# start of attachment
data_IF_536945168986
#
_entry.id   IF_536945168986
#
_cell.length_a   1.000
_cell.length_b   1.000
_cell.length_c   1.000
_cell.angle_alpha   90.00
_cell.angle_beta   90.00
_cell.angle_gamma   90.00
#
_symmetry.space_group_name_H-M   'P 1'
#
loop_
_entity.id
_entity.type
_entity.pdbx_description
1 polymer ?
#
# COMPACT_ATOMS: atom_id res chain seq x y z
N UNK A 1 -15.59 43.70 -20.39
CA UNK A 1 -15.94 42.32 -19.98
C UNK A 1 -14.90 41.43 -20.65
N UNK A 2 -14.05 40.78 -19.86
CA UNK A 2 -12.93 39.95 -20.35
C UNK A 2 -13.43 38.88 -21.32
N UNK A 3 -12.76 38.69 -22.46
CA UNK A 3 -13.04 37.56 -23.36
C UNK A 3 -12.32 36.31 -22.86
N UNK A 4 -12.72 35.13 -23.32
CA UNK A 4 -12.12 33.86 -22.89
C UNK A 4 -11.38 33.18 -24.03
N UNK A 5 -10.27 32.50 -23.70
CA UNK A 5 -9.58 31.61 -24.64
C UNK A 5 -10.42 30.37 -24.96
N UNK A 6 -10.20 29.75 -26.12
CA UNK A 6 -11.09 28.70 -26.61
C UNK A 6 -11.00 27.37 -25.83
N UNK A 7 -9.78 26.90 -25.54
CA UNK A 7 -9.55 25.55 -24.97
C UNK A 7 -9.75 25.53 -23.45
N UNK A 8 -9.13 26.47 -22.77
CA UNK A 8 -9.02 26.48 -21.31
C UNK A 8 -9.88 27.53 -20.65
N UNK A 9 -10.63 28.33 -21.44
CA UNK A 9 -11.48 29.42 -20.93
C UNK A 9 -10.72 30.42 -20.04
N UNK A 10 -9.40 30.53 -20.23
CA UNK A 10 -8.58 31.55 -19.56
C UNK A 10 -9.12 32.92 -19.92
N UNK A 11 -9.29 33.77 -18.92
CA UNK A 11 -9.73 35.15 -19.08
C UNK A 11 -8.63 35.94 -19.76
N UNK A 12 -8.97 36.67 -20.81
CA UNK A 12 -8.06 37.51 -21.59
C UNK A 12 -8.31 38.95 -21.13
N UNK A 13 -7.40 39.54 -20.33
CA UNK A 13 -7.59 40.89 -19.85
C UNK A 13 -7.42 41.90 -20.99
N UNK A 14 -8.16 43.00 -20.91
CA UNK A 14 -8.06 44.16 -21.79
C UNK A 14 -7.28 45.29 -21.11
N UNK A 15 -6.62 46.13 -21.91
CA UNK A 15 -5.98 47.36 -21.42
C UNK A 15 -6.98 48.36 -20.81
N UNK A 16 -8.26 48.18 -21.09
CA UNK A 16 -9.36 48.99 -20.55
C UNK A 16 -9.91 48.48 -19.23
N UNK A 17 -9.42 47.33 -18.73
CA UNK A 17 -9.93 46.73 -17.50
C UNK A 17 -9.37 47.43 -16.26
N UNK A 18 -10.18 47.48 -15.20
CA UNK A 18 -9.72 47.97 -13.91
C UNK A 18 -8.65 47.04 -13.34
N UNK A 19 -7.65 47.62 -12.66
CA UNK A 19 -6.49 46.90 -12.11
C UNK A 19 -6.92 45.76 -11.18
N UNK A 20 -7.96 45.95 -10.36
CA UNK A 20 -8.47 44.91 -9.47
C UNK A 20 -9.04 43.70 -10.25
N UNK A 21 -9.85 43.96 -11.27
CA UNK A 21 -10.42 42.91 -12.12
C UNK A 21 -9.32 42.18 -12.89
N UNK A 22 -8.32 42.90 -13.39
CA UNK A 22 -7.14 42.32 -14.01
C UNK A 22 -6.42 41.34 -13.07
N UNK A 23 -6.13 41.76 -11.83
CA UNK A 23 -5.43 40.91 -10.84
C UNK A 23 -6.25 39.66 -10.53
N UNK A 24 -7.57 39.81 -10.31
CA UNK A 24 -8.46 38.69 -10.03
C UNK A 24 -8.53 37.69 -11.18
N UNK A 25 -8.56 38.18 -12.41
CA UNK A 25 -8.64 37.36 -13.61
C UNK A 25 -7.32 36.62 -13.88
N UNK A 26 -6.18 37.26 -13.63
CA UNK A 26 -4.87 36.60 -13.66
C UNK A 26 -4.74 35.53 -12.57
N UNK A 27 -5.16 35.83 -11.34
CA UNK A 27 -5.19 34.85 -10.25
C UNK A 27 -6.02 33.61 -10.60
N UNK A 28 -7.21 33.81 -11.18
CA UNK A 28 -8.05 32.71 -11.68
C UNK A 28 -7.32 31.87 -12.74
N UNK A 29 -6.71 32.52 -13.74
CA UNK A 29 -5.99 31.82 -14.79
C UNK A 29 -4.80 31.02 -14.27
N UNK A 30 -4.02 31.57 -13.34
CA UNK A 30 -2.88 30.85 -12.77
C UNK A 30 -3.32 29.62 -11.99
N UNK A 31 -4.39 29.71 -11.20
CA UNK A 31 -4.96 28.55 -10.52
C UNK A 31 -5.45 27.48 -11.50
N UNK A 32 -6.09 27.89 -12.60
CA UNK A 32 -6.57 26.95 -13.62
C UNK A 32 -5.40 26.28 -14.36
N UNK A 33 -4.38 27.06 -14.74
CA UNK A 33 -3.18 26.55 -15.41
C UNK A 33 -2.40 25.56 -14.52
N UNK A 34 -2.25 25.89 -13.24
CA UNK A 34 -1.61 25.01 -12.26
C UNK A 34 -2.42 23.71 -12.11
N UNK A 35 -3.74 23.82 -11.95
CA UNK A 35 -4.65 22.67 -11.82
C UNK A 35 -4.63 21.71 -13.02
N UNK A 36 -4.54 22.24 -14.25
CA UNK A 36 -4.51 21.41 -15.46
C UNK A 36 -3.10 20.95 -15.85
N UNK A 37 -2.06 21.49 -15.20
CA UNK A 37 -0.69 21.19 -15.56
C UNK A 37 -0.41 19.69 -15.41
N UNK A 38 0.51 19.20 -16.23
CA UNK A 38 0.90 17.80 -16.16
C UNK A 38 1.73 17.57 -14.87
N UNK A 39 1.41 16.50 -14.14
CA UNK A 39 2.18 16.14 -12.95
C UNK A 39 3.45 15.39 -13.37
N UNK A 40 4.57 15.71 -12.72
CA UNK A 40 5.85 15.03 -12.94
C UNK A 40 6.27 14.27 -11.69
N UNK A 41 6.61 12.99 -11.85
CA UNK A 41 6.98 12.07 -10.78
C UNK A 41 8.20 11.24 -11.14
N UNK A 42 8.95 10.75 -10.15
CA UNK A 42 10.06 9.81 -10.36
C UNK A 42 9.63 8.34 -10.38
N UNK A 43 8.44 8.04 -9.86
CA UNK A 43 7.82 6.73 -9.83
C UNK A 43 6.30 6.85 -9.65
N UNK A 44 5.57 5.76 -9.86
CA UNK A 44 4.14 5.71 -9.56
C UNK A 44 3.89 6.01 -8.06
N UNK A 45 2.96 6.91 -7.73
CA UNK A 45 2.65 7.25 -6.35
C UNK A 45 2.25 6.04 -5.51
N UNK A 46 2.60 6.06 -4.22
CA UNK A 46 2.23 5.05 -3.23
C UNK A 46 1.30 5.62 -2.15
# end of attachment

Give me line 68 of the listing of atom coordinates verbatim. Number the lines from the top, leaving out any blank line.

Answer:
C UNK A 16 -9.91 48.48 -19.23